"Yeah. It definitely sends that message about how [Cubs president Theo Epstein] and the group feels about this particular group, but understand we have a lot of young players that have to grow up, and we have to do a good job of nurturing that and making it happen," Maddon said. "It's possible, but having Jon there definitely adds to the flavor and the believability."

After signing Lester, the Cubs' odds of winning the World Series jumped to 12-1 from 18-1 at the Westgate Superbook in Las Vegas.

New teammate Jake Arrieta tweeted his approval of the move Wednesday.

The Cubs are on a streak of five straight losing seasons. They haven't made the playoffs since 2008, and their championship drought dates to 1908.

Epstein and general manager Jed Hoyer are working to turn that around. Reuniting with Lester is the latest step -- Epstein was the Red Sox GM before joining the Cubs and Hoyer was the assistant GM in Boston, where Lester spent nearly all of his nine-year career. They also brought on Maddon, a top-tier manager who left the Tampa Bay Rays and signed a $25 million, five-year contract with the Cubs.

The Cubs also have a promising core of young players, and have added to the roster this week by acquiring catcher Miguel Montero in a trade with Arizona and bringing back starting pitcher Jason Hammel.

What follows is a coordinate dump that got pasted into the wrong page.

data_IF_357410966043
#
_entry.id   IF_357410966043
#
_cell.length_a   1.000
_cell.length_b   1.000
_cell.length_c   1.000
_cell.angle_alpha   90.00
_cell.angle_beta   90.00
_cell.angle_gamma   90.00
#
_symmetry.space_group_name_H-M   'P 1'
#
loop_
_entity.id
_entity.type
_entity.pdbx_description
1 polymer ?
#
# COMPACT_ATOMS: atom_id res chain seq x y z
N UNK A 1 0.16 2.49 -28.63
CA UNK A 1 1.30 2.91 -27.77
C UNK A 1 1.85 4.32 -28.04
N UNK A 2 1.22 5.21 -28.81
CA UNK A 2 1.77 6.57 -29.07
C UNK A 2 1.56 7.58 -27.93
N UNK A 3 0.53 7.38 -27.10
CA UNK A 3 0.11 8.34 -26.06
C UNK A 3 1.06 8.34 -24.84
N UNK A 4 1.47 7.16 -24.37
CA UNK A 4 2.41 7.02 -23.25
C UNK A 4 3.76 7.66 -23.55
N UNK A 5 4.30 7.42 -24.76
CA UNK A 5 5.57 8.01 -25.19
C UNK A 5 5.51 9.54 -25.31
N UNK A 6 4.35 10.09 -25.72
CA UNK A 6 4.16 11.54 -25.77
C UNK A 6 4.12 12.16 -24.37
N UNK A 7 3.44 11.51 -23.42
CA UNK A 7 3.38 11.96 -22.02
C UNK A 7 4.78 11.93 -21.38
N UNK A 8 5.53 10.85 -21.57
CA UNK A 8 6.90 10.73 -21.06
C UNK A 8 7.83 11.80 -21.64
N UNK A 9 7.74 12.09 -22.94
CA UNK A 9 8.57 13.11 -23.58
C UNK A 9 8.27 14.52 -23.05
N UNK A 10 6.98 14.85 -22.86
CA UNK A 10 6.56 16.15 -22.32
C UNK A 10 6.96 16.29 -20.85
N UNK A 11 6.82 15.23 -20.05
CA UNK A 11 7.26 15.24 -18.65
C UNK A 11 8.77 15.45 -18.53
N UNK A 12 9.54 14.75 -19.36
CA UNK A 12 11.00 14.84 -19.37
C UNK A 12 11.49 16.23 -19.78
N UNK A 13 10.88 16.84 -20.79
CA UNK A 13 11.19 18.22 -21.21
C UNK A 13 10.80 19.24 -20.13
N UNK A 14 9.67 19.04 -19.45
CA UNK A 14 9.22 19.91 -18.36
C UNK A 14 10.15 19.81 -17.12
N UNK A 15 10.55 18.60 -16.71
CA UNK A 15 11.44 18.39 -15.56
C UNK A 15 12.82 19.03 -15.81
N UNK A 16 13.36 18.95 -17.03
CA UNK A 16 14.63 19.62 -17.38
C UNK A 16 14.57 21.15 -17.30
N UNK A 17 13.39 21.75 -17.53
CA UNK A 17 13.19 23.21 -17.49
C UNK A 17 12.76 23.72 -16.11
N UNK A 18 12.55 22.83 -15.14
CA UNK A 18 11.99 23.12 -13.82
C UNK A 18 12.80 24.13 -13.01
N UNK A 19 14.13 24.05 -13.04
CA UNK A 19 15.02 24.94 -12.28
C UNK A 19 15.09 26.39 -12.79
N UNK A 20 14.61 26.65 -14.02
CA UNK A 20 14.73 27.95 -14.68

Maddon hopes Lester will help change the clubhouse mindset as soon as spring training starts in February.

"It definitely makes it more believable to everybody else in that room," he said. "I'll stand up and make the same speech regardless, but when you have it backed up by that particular kind of presence, it adds to it."

Lester, a three-time All-Star, picked the Cubs over a return to the Red Sox or joining the San Francisco Giants or the Los Angeles Dodgers.

He had narrowed it to the Cubs and Red Sox earlier Tuesday, with Giants general manager Brian Sabean confirming his team was out and sources telling ESPN the Dodgers also had been eliminated. In saying no to San Francisco, Lester called Sabean, manager Bruce Bochy and catcher Buster Posey to thank them for their respect in the process.

The Red Sox's offer was for six years and $135 million with no vesting option, a major league source told's Gordon Edes.